KITCHENER-WATERLOOK, ON—The Kitchener-Waterloo Hotel and Conference Centre, formerly the Delta, has been the host hotel for Oktoberfest for decades, says general manager Yari Khan. “Oktoberfest certainly affects us in a positive way. We're proud to be part of a signature community effort,” he says.
Kitchener-Waterloo Oktoberfest, the largest festival of its kind in North America, runs from Oct. 11 until 19. Based on the original German Oktoberfest, it attracts an estimated 750,000 to 1,000,000 visitors every year. While its best-known draws are the beer-based celebrations, other cultural and entertainment attractions also fill the week. The most well-known is the parade held on Thanksgiving Day; as the only major parade on Canadian Thanksgiving, it is televised throughout Canada and portions of the northern United States.
The hotel conference centre hosts breakfast and lunch for up to 100 participants in the five-kilometre long Thanksgiving Day parade with more than 100 floats and bands, which typically draws a crowd of more than 150,000.
“The hotel's importance is pivotal as the parade loops around us,” says Khan.
Located right next to the Oktoberfest building, the hotel has been sold out for quite some time, and Khan is looking forward to the influx of out-of-towners and increased business.
It's also a chance to show off newly renovated rooms in The Tower section of the hotel. The Courtyard, the older section of the hotel, is also being remodelled. The KW Hotel and Conference Centre is spending $10 million on renovations so that it can meet the standards to reflag as a Crowne Plaza in 2014.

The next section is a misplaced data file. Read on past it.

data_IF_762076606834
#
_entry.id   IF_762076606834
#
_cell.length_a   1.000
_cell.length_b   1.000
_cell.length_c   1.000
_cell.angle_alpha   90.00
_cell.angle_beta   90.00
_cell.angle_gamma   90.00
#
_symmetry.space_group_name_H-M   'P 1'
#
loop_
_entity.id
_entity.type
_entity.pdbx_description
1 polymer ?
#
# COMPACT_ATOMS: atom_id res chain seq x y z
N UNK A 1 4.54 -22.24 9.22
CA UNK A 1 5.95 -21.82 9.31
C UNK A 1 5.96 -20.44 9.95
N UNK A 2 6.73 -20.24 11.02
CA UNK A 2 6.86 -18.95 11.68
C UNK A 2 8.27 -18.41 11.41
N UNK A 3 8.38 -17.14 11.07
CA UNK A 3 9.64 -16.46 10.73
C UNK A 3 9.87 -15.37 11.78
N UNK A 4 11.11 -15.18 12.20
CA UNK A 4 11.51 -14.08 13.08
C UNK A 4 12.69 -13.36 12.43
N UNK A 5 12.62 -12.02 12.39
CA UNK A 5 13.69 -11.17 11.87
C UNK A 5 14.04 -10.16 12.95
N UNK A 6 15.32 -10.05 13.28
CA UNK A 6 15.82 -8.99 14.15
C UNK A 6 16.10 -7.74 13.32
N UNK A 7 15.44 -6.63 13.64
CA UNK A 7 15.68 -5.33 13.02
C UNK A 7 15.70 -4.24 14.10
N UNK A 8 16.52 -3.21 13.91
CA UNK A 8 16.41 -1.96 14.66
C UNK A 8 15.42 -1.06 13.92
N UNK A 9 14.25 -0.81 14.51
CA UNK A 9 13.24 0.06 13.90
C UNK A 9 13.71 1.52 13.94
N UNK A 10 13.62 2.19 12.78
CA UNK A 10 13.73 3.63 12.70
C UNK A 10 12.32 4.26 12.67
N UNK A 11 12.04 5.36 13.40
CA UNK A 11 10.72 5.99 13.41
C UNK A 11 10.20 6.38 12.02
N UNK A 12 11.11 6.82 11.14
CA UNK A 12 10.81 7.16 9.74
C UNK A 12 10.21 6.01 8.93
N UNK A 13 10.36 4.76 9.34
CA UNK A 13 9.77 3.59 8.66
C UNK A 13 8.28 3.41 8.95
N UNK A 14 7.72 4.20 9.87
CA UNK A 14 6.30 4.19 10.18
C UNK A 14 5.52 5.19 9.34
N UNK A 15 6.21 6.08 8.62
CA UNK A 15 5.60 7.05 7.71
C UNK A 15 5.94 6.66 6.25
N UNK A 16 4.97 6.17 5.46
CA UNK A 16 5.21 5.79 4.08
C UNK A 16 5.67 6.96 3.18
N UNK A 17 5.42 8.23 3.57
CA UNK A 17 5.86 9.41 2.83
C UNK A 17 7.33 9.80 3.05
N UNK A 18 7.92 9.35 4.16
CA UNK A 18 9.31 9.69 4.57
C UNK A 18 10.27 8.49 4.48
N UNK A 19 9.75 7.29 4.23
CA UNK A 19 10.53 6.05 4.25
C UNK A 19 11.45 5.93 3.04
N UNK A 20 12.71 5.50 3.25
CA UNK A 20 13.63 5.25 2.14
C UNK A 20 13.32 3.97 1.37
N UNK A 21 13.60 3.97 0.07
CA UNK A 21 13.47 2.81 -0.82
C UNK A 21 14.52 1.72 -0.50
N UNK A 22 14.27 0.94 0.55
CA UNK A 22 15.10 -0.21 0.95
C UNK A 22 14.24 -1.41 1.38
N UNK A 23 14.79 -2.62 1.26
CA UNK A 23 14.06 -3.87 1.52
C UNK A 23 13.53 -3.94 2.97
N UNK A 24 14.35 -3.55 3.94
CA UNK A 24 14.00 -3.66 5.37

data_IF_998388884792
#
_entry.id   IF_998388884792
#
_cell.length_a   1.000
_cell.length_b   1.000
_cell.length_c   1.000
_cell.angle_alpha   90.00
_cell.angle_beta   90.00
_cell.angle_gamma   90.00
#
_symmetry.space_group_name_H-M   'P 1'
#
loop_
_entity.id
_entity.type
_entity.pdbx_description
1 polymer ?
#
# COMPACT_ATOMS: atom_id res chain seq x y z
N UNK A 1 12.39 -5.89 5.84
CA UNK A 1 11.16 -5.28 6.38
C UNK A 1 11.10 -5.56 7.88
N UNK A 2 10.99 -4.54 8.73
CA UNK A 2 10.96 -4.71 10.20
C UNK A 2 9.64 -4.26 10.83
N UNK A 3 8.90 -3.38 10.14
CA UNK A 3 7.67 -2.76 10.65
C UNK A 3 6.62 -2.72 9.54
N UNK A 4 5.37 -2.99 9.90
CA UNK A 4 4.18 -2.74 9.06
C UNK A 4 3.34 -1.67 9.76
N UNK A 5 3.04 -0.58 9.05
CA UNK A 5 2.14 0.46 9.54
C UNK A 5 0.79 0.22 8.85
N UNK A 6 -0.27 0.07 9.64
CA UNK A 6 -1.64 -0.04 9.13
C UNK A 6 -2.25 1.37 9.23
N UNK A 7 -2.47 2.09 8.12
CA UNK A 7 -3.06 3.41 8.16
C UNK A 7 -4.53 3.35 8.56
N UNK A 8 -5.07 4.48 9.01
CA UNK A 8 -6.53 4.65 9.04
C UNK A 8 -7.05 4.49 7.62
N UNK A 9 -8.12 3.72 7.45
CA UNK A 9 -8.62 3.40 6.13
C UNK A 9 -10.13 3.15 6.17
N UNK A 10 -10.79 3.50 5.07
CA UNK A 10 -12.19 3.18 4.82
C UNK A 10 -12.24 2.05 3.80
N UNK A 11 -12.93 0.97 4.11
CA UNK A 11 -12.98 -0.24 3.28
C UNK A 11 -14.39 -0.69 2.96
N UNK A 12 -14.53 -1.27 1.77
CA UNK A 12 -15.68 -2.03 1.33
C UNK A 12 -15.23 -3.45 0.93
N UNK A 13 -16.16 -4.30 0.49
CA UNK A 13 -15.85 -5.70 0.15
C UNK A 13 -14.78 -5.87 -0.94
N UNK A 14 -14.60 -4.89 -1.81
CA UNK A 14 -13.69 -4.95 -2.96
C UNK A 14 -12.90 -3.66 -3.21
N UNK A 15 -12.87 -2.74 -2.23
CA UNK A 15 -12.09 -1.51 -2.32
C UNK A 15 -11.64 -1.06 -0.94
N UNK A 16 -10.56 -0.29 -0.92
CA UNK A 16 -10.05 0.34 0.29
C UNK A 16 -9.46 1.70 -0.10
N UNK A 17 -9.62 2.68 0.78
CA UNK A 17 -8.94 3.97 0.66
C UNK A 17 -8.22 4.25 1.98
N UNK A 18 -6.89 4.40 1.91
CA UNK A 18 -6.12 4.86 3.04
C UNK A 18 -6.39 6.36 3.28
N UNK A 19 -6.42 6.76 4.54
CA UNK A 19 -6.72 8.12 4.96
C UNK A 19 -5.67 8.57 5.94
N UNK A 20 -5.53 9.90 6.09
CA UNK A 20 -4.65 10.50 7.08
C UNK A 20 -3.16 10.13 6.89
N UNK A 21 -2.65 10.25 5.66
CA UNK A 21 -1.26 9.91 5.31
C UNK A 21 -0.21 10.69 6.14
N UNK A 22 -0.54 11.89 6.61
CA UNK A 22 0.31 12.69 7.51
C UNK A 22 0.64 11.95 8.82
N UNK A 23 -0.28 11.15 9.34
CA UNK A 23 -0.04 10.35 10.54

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Forty-four years of growth
This 45th annual Oktoberfest has grown from a weekend event in one festhalle to a nine-day, internationally known party that attracts 700,000 participants. Eighteen “Festhallens” form the core of activities and festivities, offering award-winning oompah bands, Bavarian dancers and traditional German cuisine. These Bavarian decorated buildings or tents have a capacity from 250 to 3,400 people. Festhallen are hosted at Kitchener-Waterloo's five German clubs and several other locations, such as Bingemans and Chicopee Ski and Summer Resort.
Nine food trucks lining Waterloo Public Square will be featured as part of the celebrations for the second year in a row.
“This festival has been getting better each year since it began 44 years ago,” says Minto Schneider, general manager of Waterloo Regional Tourism Marketing Corporation. “The entertainment, the food and the family-oriented activities are absolutely first class.
“It's amazing that it's that big and still going,” she said, adding that 52 per cent of the visitors are female and 48 per cent male; and 47 per cent of the participants are aged 25 to 49. Sixty-five per cent of the visitors live in Waterloo Region, which is home to more than 500,000 people. Ten per cent come from less than 80 km away, and 24 per cent travel more than 80 km.